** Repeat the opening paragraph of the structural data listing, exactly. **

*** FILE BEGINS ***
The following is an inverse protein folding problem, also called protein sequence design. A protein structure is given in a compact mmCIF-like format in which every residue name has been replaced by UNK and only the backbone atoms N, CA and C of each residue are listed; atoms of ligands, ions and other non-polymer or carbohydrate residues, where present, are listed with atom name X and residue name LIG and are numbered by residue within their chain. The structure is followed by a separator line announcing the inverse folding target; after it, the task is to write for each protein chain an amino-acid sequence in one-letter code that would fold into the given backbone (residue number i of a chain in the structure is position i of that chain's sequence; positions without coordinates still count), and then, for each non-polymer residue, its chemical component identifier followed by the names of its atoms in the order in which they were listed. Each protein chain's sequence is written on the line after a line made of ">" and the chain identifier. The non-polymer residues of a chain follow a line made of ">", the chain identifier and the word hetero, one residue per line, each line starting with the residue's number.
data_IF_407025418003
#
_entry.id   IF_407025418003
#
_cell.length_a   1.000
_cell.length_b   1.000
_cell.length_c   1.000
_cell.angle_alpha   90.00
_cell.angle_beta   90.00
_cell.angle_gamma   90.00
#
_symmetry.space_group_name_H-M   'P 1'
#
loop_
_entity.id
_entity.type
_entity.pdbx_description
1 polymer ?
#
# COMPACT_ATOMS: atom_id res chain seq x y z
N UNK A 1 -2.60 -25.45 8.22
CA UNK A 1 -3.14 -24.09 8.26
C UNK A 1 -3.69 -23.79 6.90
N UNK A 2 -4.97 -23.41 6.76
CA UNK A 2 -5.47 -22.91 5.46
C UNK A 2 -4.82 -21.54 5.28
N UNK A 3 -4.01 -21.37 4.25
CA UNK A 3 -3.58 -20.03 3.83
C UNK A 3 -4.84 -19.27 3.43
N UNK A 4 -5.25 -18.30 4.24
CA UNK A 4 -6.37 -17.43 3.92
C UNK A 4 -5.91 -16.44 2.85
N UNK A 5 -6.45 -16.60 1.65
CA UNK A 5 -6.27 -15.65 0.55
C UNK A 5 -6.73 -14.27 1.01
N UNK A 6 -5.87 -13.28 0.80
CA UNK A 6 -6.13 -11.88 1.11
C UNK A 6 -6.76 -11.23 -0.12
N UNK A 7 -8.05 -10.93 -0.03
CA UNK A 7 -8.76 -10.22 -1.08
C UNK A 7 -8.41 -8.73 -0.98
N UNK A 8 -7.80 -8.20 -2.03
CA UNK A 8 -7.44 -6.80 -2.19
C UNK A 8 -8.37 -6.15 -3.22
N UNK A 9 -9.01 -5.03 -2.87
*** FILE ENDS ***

The following is an inverse protein folding problem, also called protein sequence design. A protein structure is given in a compact mmCIF-like format in which every residue name has been replaced by UNK and only the backbone atoms N, CA and C of each residue are listed; atoms of ligands, ions and other non-polymer or carbohydrate residues, where present, are listed with atom name X and residue name LIG and are numbered by residue within their chain. The structure is followed by a separator line announcing the inverse folding target; after it, the task is to write for each protein chain an amino-acid sequence in one-letter code that would fold into the given backbone (residue number i of a chain in the structure is position i of that chain's sequence; positions without coordinates still count), and then, for each non-polymer residue, its chemical component identifier followed by the names of its atoms in the order in which they were listed. Each protein chain's sequence is written on the line after a line made of ">" and the chain identifier. The non-polymer residues of a chain follow a line made of ">", the chain identifier and the word hetero, one residue per line, each line starting with the residue's number.